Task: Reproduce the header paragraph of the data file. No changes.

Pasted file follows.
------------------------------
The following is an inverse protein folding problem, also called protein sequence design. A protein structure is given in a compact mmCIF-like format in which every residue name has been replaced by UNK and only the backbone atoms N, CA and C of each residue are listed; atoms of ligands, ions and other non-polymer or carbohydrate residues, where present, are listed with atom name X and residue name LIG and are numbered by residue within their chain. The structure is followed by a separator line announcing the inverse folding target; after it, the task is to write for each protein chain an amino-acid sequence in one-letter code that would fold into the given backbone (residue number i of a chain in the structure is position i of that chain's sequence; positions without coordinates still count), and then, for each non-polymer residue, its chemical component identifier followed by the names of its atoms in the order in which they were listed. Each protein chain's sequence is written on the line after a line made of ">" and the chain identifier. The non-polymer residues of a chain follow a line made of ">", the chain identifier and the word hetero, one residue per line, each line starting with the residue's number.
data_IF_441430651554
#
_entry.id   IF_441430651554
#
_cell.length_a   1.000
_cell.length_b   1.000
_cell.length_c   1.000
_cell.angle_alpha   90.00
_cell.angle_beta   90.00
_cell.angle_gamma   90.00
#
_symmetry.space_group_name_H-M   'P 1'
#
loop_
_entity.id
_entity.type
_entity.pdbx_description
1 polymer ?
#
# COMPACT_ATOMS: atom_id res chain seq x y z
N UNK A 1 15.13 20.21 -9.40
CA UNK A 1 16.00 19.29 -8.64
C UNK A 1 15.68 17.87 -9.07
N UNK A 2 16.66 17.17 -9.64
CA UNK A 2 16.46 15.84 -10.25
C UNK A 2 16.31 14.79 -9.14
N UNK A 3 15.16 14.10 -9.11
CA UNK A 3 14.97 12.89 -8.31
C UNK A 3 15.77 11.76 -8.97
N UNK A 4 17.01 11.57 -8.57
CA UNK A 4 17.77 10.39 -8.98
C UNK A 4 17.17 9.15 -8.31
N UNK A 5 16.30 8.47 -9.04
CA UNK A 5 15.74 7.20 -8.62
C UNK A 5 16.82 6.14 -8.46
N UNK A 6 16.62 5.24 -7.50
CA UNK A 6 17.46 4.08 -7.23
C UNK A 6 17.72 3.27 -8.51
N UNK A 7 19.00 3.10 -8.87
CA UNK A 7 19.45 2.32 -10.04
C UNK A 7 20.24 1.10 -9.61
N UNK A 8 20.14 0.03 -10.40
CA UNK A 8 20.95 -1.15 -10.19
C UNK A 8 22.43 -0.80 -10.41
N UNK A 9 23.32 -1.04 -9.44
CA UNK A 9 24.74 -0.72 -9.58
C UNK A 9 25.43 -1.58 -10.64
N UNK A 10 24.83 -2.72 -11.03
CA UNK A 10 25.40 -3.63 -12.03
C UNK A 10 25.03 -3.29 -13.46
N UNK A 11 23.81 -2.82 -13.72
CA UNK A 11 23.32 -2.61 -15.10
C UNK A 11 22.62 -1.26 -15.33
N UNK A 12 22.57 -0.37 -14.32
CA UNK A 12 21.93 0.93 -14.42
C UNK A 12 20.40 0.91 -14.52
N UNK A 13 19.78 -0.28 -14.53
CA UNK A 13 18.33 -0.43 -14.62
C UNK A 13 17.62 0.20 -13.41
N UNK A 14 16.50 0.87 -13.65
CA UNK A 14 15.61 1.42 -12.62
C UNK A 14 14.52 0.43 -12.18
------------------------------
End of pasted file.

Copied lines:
The following is an inverse protein folding problem, also called protein sequence design. A protein structure is given in a compact mmCIF-like format in which every residue name has been replaced by UNK and only the backbone atoms N, CA and C of each residue are listed; atoms of ligands, ions and other non-polymer or carbohydrate residues, where present, are listed with atom name X and residue name LIG and are numbered by residue within their chain. The structure is followed by a separator line announcing the inverse folding target; after it, the task is to write for each protein chain an amino-acid sequence in one-letter code that would fold into the given backbone (residue number i of a chain in the structure is position i of that chain's sequence; positions without coordinates still count), and then, for each non-polymer residue, its chemical component identifier followed by the names of its atoms in the order in which they were listed. Each protein chain's sequence is written on the line after a line made of ">" and the chain identifier. The non-polymer residues of a chain follow a line made of ">", the chain identifier and the word hetero, one residue per line, each line starting with the residue's number.